WHAT A LONG, STRANGE TRIP THIS IS

Curves on Hightway 1 Northern California

by Lew Ritter

The title above is a slightly altered borrowing from a tune called TRUCKIN, sung by a band popular in the 70’s called the GRATEFUL DEAD. I chose it because the best way I can think of describing my current screenwriting Odyssey is that it indeed has been long and strange.

Why have I continued to write after all these years? Years ago, I went to see the then brand new Melanie Griffith movie WORKING GIRL. My friends laughed when I told them that someday, I would write a movie script that everyone would want to see at the movies. They scoffed at the idea, but as the saying goes” revenge is a dish best served cold”.

From my earliest childhood, I knew that I wanted to be a writer. I wrote fanciful stories based on my favorite shows such as the 1960’s British spy show The Avengers or the Prisoner. In the late 70’s, I tried my hand at writing mystery short stories and joined Mystery Writers of America in New York. I even met Fred Dannay, the surviving half of the famed duo creators of the popular ELLERY QUEEN mystery novels.

In college, I sent a letter to CBS protesting the pending cancellation of M.A.S.H. In it’s first year, It was doing poorly in the ratings. It took off during the second year and went on to become a legendary television show. Somehow, my letter wound up in the hands of LARRY GELBART, producer of the show. He was kind enough to respond to my passionate letter. He sent me several actual scripts from the show. I actually got a chance to pitch several ideas for potential episodes. He rejected the ideas, but I was the beginning. I was hooked on this thing called screenwriting.

In the early 80’s, I watched Tom Selleck’s detective show Magnum P.I. I enjoyed the characters and wrote forgettable episodes for the show. In 1985, I ran across Ron Peterson’s Screenwriting One class at the NYC Learning Annex. I felt that I would take his classes in one month and learn all of his secrets. The first night, after listening to Ron, I was surprised. Here was the first guy who actually walked the walk and talked the talk. He sounded like he knew the secrets I took his workshop for Screenwriting Two.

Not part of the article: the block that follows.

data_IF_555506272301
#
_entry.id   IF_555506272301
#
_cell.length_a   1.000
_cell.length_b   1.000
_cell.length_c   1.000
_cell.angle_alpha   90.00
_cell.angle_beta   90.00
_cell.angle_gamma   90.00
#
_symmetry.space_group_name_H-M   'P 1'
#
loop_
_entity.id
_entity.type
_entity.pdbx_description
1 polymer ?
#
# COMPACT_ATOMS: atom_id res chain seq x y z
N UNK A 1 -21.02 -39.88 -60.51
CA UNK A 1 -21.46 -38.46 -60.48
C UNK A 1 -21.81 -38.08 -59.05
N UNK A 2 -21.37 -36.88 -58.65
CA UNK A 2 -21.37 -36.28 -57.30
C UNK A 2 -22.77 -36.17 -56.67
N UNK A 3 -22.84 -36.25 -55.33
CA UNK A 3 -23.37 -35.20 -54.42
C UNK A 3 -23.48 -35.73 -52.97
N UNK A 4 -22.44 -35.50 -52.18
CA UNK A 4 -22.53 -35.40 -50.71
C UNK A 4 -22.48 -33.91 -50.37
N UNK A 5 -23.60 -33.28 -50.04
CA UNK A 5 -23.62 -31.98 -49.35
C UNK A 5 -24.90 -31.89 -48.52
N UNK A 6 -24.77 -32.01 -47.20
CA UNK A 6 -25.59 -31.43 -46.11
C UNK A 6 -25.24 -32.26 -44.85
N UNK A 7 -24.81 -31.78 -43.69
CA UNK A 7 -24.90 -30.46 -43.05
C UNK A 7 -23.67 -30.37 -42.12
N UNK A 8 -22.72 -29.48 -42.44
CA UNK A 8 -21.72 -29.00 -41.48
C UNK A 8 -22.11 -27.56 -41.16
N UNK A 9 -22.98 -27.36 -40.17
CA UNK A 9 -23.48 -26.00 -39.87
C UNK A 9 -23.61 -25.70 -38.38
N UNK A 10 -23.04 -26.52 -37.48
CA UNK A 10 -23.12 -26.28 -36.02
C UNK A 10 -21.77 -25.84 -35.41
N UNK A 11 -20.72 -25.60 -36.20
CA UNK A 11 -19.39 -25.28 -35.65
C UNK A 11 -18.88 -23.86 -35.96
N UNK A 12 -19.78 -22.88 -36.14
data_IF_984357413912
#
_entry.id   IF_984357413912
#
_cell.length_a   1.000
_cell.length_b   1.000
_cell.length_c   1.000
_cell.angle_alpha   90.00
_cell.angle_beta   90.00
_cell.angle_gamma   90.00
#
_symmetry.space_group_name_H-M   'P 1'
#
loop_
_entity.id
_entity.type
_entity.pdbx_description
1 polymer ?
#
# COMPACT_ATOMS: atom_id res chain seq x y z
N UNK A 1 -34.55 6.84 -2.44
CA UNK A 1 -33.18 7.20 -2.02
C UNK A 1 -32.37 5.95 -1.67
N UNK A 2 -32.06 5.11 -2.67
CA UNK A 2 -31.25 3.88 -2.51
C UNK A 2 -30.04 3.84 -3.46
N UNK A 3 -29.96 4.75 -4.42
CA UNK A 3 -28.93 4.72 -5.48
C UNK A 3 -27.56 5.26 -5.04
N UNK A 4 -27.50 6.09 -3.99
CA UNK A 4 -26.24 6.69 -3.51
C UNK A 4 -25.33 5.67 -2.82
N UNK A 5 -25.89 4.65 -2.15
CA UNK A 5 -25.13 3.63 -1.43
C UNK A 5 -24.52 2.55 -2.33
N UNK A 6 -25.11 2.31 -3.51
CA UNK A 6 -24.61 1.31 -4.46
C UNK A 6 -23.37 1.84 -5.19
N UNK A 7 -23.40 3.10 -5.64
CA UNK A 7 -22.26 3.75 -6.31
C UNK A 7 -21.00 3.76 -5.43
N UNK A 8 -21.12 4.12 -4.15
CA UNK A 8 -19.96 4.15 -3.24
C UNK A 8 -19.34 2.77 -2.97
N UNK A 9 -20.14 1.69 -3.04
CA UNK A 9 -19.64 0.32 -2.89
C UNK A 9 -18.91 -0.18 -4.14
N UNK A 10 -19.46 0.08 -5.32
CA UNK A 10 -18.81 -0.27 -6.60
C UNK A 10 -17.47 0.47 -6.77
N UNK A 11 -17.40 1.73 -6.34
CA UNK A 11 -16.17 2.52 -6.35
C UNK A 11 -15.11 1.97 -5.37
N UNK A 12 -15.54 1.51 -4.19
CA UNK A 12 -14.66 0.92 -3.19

I tried writing television shows, but the shows were being cancelled faster than I could learn the characters and story line. I wrote a spec treatment for a long forgotten show called MANCUSO FBI. I made a contact with a writer’s assistant. They liked the treatment, but the show was cancelled after only one season.

I tried writing feature films and wrote mostly underdeveloped scripts about vampires, cyberwar and JOHN BROWN, the ABOLITIONIST. The scripts were unsuccessful and stood no chance of ever getting serious attention. I spen over ten years writing different versions of the John Brown story. I even received permission from one of the author’s book about John Brown as a basis for the Brown script. The script never captured the essence of the story, and I finally I gave up.

My career turn a surprise turn in 2011, after entering my old MAGNUM P.I. script in the WILDSOUND FILM FESTIVAL. A revised version won second place in their monthly contest My friend was looking for someone to help him develop a script based on a sci-fi concept. The original co-writer had dropped out. The script was finished and my name was on it as co-writer and co-creator. I had found the area of script writing that I was good at. TV.

While mulling over ideas for new shows, I rediscovered my past as a student at Rutgers in the 1970’s. The era of protest seemed to be an untapped market for a show. I called it TURBULENCE. After working on several versions of a pilot, I redeveloped it into a continuing drama and wrote three additional episodes.

Writing the TV episodes re-energized my writing. I wrote a feature film script called WHISTLEBLOWER. It won a finalist spot in the “Breaking down the Walls” Thriller Screenwriting Competition and later became a Second Rounder script at the AUSTIN FILM FESTIVAL.

The moral of the story is that some people have gifts. They might be great athletes, skilled doctors or CPA’s. As strange as it might sound, I feel like my gift is creativity. Something inside me says I was born to do write television.

Come to think of it, a song by another band, that little ’60s group that called itself The Beatles, also applies to my situation: “The Long and Winding Road.”

I love this road because I have no idea where its twists and turns will take me. Today, I write as a hobby, but after all these years, I have a glimmer of hope that someday, my name will appear as a credit on the screen.